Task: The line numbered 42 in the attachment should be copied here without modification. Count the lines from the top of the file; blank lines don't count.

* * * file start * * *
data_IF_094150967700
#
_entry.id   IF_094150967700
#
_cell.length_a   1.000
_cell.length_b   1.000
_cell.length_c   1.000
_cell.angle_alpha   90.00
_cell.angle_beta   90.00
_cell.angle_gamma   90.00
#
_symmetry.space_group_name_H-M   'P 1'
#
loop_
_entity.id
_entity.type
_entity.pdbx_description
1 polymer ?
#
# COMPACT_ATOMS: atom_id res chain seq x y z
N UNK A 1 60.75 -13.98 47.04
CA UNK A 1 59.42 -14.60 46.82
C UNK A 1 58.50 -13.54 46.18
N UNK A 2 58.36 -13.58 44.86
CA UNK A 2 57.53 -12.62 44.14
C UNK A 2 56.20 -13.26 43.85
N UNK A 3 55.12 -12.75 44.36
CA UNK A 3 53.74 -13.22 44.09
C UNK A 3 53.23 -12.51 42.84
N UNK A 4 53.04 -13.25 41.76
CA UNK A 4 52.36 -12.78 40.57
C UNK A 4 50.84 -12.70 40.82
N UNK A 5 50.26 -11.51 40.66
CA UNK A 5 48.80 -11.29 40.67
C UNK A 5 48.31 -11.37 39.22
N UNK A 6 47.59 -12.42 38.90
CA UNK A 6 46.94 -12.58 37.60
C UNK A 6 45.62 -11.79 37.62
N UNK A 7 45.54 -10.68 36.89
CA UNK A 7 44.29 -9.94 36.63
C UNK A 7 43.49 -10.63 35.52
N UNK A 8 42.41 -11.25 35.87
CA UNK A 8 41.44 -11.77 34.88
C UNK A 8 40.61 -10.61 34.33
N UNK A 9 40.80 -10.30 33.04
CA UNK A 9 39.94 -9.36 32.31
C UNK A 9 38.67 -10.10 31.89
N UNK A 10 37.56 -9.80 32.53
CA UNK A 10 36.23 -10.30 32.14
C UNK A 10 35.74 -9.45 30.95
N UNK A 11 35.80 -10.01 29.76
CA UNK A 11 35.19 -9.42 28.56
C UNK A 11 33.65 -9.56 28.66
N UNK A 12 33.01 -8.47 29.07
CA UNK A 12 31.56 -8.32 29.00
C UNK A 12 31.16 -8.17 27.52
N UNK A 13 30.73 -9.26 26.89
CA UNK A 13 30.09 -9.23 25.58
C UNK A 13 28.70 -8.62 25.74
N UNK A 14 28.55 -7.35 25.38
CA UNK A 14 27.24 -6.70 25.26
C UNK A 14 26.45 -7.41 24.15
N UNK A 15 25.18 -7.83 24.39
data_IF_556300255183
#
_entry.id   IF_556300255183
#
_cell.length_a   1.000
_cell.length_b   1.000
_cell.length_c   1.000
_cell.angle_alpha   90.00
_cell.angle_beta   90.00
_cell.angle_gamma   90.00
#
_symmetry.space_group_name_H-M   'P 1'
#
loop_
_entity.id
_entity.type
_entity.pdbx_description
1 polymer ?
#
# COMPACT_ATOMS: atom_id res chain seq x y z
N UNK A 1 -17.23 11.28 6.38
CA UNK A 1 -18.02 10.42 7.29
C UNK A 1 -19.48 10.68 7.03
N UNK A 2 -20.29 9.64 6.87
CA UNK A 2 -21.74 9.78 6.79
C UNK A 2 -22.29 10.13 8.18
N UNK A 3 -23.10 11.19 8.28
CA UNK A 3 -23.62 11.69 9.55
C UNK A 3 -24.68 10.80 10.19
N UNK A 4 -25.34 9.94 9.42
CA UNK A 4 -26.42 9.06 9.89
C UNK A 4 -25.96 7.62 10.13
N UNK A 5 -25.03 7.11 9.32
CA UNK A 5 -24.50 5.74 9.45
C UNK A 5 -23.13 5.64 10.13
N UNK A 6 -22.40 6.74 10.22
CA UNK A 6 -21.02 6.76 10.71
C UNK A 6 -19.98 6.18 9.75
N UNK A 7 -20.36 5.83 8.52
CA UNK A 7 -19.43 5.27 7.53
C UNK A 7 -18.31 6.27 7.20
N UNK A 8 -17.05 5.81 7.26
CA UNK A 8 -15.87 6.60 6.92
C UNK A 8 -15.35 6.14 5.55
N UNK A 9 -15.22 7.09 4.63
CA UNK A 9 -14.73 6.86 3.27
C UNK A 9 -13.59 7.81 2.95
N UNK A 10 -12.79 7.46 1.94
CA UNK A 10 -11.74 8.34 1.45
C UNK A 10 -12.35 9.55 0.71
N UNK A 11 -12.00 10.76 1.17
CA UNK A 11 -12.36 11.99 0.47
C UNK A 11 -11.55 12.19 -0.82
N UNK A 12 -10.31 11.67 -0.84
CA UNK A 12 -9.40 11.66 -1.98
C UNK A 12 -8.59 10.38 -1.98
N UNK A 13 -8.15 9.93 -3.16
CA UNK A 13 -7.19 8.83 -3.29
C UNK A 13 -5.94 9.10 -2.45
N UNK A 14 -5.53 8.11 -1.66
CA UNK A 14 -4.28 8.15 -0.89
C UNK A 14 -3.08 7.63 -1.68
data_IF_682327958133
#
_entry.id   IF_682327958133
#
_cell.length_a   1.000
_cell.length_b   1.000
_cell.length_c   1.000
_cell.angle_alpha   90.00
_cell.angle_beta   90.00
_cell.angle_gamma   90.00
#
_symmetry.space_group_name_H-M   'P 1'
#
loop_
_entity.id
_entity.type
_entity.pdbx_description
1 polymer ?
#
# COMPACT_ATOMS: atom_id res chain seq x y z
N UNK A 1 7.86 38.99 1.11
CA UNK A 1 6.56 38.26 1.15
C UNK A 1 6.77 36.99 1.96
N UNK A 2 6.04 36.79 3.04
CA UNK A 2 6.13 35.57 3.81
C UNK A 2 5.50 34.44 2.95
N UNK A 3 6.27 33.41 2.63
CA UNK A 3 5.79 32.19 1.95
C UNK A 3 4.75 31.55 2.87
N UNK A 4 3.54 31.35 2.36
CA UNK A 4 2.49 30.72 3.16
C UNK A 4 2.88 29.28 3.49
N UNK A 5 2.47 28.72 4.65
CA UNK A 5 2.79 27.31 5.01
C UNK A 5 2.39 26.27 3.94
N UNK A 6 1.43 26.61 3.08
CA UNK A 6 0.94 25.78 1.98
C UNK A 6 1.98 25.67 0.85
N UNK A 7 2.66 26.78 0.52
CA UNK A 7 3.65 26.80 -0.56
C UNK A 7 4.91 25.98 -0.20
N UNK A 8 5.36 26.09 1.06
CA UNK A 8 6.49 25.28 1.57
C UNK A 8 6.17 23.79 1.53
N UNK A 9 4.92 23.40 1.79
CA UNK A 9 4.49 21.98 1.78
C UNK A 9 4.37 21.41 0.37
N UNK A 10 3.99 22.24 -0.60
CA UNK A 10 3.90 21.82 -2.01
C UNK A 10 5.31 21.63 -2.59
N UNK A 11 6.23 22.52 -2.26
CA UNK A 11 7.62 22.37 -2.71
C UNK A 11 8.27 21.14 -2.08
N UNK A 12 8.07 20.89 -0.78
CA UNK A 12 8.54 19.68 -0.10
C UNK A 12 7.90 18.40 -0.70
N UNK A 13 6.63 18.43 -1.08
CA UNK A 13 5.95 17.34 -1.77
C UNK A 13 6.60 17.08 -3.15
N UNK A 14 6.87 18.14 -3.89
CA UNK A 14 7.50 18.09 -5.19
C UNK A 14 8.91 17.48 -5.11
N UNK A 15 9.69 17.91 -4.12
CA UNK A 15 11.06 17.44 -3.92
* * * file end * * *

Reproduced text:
N UNK A 8 42.41 -11.25 35.87